Ned Barnett - February 28, 2011

Michael wrote:

Has something changed? I thought you had been raised in a church as a boy but had either become an atheist or agnostic. If you’ve come back, then welcome home. We missed you.

To which I replied:


I don’t know if I was an agnostic; I know I wasn’t an atheist, but I also wasn’t much of a believer. My faith was shaken by the death of my son ten or so years ago, and it was rattled by my wife’s suicide going on four years ago. At the time of her death, I had been going to church for the first time in two decades, but when God’s answer to my prayers for her was “no, not this time,” I took a holiday from faith. I literally told God I’d see him later … which didn’t mean I didn’t believe, but it did mean that he could go his way and I’d go mine.

But something was missing. My new wife (who’d basically “escaped” from a cult-like ministry she and her ex- and been officials in) and I both knew that God was in our future, but we couldn’t find an expression for it. Then last summer, the star of The Passion of the Christ, Jim Caviezel, was featured at a local mega-church, Central Christian, and we decided to go hear him. I’d seen this place for years, always felt “something” but had never thought about going – and I had no idea what they believed. This place looked like a modern high school, and when I went in, the auditorium (not sanctuary), the rock ban, and the pastor in blue jeans all took me aback. But there was something about it that attracted me.

So I went back the next weekend (BTW – they have Saturday late-afternoon services, allowing me to sleep in on Sunday, a big plus) and got to see the regular service (with the rock band and the pastor in jeans), and was impressed. So Lynn and I started going to their “First Steps” program, a seven-week course to prepare people who might want to become members (I liked the fact that you couldn’t just “join” without going to school to learn what they believed). And I read the pastor’s book, “Uncensored Truth,” which gave an articulate review of the beliefs of the church (beliefs that I found resonated with me – especially those centered around “Grace” – which seems to be the driving force behind this church which proclaims itself as being for broken people … like me, apparently). So we completed the First Steps program in October, I was baptized and joined – but even before then, I’d reached out to the pastor, got an introduction to the communications director (then the woman’s minister, who I’d met in the First Steps program), and the finance director) and began offering my services.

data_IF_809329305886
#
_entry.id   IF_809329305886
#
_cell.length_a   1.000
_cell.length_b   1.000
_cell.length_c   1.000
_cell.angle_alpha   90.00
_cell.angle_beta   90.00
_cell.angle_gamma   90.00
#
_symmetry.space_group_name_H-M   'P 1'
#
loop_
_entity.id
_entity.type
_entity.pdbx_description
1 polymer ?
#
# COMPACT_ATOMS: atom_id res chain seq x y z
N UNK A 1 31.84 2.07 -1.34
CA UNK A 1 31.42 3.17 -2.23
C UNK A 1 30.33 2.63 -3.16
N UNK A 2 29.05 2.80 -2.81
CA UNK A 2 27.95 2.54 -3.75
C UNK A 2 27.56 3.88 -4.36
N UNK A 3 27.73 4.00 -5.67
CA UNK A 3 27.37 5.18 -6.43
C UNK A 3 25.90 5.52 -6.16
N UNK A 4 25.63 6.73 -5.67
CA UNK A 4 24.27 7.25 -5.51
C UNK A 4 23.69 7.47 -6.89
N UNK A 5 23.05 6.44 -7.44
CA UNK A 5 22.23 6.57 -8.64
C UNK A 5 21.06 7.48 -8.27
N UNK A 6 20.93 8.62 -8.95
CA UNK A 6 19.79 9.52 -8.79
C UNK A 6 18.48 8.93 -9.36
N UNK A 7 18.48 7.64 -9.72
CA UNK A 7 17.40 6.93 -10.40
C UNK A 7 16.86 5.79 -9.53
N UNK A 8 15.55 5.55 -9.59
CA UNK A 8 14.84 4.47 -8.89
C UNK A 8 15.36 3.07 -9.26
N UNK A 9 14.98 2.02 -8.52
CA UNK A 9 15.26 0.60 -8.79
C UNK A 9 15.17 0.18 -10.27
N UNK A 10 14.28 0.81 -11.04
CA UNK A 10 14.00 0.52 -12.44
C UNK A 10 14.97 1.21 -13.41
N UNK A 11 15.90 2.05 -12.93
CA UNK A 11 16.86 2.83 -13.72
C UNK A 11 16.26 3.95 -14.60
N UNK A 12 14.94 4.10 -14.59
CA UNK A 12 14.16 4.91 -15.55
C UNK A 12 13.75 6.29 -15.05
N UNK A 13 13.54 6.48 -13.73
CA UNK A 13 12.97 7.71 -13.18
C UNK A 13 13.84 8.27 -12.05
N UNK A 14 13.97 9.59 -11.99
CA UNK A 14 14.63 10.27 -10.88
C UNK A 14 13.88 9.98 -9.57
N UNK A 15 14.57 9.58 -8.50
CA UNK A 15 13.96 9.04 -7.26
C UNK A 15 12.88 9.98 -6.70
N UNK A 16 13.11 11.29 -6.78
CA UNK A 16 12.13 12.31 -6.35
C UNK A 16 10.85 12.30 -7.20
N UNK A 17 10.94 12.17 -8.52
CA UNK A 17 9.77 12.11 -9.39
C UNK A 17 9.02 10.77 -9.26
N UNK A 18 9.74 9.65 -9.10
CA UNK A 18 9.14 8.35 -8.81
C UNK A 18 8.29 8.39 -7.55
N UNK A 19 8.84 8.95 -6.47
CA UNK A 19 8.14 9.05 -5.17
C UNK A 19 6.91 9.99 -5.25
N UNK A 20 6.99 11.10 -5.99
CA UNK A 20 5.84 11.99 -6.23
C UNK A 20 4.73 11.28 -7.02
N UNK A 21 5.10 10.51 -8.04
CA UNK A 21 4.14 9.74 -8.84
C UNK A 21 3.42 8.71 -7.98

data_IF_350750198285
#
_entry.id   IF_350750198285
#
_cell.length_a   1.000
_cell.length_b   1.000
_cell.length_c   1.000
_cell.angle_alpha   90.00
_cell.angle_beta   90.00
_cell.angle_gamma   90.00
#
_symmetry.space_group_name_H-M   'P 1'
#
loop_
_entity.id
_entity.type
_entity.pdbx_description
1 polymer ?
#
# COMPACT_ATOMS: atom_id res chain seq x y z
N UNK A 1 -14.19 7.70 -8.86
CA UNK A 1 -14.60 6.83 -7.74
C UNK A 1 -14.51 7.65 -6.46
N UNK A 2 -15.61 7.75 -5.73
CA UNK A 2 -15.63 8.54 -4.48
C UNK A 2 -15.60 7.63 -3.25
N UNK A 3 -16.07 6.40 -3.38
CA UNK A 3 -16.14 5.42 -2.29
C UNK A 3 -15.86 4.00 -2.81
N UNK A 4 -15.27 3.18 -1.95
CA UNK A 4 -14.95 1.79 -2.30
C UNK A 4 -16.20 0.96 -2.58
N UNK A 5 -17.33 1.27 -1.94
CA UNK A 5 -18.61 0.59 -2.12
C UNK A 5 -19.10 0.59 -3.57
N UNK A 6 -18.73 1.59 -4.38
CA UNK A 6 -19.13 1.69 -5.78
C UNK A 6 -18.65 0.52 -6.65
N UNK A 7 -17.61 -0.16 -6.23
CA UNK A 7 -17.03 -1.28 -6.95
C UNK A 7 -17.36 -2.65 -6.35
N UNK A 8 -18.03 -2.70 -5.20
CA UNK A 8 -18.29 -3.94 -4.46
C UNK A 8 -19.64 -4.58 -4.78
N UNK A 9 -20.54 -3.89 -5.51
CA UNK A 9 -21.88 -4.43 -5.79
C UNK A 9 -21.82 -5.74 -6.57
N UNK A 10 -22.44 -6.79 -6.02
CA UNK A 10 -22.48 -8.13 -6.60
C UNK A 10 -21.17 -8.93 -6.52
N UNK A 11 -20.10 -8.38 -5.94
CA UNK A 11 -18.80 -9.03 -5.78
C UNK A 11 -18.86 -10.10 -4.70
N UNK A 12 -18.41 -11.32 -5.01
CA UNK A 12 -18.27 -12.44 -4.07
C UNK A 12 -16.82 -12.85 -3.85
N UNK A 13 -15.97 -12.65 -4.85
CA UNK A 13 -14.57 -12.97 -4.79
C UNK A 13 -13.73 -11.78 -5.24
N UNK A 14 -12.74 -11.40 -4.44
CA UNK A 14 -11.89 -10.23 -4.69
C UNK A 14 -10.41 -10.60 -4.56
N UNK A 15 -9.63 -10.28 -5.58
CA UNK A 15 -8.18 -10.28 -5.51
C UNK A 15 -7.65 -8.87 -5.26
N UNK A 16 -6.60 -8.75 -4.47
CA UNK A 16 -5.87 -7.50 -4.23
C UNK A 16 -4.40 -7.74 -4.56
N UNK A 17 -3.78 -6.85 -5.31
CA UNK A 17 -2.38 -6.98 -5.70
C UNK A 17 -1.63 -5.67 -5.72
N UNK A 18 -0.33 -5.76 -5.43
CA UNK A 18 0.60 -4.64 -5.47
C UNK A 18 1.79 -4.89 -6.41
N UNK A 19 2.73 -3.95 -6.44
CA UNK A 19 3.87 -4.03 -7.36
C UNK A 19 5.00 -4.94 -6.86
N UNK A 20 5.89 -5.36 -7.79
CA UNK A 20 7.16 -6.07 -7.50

I learned that the church was going through a strategic branding session following the precepts of Seth Godin in his book Meatball Sundae. So I got a copy, read it – and did so at a time when I was professionally just trying to come to grips with Social Networking and Social Media and all that “stuff” which (except for blogging) I’d largely ignored. Over the holiday, I helped the church with press releases and a tempest-in-a-teapot media “crisis” and I put together for the pastor a book-launch/book-promotion program for his new book, published by Zondervan, Throw it Down (which is about beating addiction AND about the book of Exodus – a fascinating blend of the two concepts). He really liked the plan but chose not to embrace it because he didn’t want to leave the church to tour the book – and I respected that (he’d pass up “gain” in favor of his primary mission).

Now I’m working (again) with a former client – we met today and agreed to do so – and I’ll be helping him with social media. But what’s really interesting is this friend-since-’92 had found Christ in the last year, too – so we began comparing notes, and we’ll probably wind up collaborating on a social networking project around Revelations and Prophecy (his focus, and something that’s long fascinated me). He’s really going to town – reading everything he can get his hands on, really analyzing it, even trying to learn Greek so he can better understand the real meaning of the Gospels and the other books of the bible. He and I spend far more time talking about our understanding of faith and the bible than we do talking shop … it’s like I’ve discovered a new friend all over again.

So, anyway, Michael, this is my story (in brief).

BTW – I’ve started a blog on my faith journey – would you have any objection to me publishing my comments here (in answer to your question) in my blog?

Either way, thanks for asking. I appreciate you noticing and asking.

Your friend (and now your friend in Christ)


Ned Barnett, APR
Marketing & PR Fellow, American Hospital Association
Barnett Marketing Communications
420 N. Nellis Blvd., A3-276 - Las Vegas NV 89110
702-561-1167 - cell/text - twitter @nedbarnett